9. That one is a member of the traveller community and the other is not (the traveller community ground)
  10. That one is receipt of rent supplement or any payment under the Social Welfare Acts and the other is not (the housing assistance ground)

In respect of housing assistance, it is still possible for a person providing accommodation to make it a condition of the provision of that accommodation that rent supplement is paid directly to that person.

The following exceptions apply:

  1. In relation to shared accommodation the Equal Status Acts allow people to be treated differently on the ground of gender where for privacy or where it may cause embarrassment.
  2. The Equal Status Acts allow people to be treated differently on all ten grounds set out above where the accommodation is provided by a person in their private residence or where the provision of the accommodation affects the person’s private or family life or that of any other person residing in the home.
  3. There is also an exception in respect of premises for religious purposes, refugees, nursing homes, retirement homes, homes for persons with a disability or hostels for homeless.

An advertiser can be held liable for displaying or publishing or causing to be published or displayed an advertisement which indicates an intention to discriminate on any of the above grounds or where it might reasonably be understood as indicating such an intention.

As such both and property agents can be liable for discriminatory advertisements.

Property advertisements should not indicate that certain people or groups of people would be treated less favourably. If they do they may breach the Equal Status Acts.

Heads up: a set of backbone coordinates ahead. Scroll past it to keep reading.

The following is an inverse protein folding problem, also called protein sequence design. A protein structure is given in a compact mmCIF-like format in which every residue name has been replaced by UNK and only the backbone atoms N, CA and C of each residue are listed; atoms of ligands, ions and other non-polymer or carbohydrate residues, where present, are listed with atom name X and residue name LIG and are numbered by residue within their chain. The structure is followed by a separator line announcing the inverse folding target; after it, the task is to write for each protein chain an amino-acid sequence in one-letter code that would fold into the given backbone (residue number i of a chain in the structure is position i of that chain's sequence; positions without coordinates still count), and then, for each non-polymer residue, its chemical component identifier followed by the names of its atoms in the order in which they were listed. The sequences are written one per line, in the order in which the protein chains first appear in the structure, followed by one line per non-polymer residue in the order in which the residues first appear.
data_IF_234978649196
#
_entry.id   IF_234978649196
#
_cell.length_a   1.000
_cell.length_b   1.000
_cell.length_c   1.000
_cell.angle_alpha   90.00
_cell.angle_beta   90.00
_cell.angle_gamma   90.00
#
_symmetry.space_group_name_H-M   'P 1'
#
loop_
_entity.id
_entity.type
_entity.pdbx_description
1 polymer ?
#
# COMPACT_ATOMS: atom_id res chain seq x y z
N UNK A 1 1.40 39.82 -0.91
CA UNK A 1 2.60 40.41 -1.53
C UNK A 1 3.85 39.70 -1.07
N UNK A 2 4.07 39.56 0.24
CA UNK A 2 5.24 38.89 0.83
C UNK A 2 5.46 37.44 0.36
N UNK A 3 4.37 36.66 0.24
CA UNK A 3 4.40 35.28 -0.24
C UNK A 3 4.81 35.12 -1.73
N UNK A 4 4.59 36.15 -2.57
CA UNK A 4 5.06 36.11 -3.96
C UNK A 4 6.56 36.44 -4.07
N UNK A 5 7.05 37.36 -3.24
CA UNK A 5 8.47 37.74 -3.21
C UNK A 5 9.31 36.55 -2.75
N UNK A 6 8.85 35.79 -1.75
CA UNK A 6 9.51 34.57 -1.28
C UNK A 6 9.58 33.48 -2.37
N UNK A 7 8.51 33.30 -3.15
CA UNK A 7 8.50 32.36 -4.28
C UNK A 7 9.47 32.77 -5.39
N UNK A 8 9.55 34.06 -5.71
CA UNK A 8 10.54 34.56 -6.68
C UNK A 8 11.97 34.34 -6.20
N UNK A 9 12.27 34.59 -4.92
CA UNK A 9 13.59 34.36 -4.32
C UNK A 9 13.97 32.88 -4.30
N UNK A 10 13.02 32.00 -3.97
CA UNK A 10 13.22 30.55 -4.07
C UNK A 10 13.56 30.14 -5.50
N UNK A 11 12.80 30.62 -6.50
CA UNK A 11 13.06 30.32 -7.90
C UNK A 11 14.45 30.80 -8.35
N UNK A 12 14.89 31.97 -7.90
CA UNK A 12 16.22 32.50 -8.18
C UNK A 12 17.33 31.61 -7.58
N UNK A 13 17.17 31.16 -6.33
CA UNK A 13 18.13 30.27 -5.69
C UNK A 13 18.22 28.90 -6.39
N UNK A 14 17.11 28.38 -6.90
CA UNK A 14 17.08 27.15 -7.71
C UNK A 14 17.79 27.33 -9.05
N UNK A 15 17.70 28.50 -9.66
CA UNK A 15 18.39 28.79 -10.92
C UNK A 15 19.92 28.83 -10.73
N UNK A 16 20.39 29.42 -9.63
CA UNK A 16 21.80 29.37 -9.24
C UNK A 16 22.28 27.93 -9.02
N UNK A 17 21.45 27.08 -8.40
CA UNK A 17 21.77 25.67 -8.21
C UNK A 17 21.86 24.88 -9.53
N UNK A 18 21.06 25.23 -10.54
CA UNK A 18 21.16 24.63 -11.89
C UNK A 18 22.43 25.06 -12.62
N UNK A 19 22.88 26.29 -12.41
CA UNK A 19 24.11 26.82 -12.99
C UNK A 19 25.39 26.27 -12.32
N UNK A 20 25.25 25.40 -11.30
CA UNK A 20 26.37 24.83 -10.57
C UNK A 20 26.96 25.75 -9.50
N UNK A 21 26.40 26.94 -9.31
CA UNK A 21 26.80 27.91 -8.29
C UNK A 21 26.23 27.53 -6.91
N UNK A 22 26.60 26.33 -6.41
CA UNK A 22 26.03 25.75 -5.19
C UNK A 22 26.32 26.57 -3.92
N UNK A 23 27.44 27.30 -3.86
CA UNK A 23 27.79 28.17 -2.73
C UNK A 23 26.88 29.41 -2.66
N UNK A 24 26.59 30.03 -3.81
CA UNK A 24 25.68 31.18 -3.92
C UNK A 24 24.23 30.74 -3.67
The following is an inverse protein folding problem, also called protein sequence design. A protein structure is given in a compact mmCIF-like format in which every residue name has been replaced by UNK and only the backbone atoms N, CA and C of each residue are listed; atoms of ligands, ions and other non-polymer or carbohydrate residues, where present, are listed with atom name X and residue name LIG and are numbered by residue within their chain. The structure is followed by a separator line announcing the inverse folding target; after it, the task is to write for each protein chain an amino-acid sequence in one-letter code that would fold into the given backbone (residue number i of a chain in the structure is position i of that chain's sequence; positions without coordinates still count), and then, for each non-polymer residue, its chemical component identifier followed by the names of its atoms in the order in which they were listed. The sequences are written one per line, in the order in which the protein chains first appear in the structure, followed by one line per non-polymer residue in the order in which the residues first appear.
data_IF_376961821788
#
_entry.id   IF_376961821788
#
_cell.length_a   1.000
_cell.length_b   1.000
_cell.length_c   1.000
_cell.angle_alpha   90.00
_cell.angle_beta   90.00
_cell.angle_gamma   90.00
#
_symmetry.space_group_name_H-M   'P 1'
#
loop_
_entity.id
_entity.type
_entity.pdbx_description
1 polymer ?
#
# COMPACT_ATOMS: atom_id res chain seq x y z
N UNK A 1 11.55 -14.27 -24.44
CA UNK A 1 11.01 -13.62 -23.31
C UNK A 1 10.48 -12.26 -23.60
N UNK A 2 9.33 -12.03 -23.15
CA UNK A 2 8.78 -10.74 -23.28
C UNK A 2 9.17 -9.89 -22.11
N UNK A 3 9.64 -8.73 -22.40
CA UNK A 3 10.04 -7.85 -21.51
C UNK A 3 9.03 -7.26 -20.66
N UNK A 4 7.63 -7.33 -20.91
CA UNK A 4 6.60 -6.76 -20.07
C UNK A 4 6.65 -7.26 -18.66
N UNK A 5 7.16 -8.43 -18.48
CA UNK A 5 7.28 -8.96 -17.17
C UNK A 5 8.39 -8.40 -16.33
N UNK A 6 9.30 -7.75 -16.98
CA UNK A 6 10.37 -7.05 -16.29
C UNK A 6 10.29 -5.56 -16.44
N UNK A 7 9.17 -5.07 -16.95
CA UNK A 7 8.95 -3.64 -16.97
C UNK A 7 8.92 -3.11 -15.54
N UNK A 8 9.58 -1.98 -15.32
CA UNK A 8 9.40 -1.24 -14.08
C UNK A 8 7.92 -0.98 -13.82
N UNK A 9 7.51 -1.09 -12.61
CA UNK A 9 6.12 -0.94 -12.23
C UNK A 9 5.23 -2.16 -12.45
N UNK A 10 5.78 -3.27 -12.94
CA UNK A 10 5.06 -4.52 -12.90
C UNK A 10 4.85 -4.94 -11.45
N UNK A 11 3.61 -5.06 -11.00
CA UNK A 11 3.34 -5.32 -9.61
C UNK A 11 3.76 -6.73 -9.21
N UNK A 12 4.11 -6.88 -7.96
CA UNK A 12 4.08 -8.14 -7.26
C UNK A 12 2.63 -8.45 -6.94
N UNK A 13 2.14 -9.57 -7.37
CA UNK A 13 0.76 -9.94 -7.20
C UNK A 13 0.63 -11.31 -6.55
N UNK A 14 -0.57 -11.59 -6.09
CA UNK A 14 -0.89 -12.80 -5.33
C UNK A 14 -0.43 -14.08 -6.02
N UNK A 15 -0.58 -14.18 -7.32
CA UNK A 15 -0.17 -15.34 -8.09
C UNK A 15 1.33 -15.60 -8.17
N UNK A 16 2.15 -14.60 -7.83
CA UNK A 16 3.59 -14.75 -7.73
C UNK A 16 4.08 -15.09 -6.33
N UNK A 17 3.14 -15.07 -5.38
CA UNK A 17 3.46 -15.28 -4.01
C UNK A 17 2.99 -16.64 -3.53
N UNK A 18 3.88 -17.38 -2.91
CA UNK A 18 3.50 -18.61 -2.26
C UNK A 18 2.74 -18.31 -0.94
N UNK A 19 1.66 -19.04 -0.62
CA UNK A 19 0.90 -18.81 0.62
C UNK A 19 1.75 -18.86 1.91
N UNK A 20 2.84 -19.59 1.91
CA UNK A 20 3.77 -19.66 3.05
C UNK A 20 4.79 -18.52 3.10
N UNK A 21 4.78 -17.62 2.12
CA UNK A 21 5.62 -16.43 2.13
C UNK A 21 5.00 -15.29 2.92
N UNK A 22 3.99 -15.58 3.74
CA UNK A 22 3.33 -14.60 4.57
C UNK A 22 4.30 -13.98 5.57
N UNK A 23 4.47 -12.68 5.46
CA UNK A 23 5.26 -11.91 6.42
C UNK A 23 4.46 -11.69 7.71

Below are some examples of advertisements which would breach the Equal Status Acts:

  • Adverts using phrases such as “rent supplement not accepted” “professionals only” would indicate an intention to discriminate on the housing assistance ground.
  • Adverts using words such as “mature” “young” would indicate discrimination on the age ground
  • Advertising for persons of one nationality only would discriminate on the race ground
  • Adverts using words such as “suitable for families only” would discriminate on the family status ground.
  • Adverts requiring tenants to produce a particular national passport as proof of identity would discriminate on the race ground.

It is’s policy not to allow the publication of any advertisements which breach the Equal Status Acts and it makes all reasonable efforts to ensure that no such advertisements are published on its site.

There are 4 comments for this article
  1. Andrew Stern at 1:41 pm

    6 weeks ago I published an advertisement on They set rather high prices for their services, but the application form was correct and I sold my property in short time.

  2. tirnanog33 at 7:48 pm

    Is it still legal to ask tenants to fill in a form asking them for full details of their employment status,and copies of references from employer and previous landlords.?

  3. Pingback: Property Advertisement Equality Guidelines – Rosalie Rodney
  4. John at 3:50 pm

    Where do you stand on renting a room in your family home. I.e partner is only comfortable with female guest staying etc ?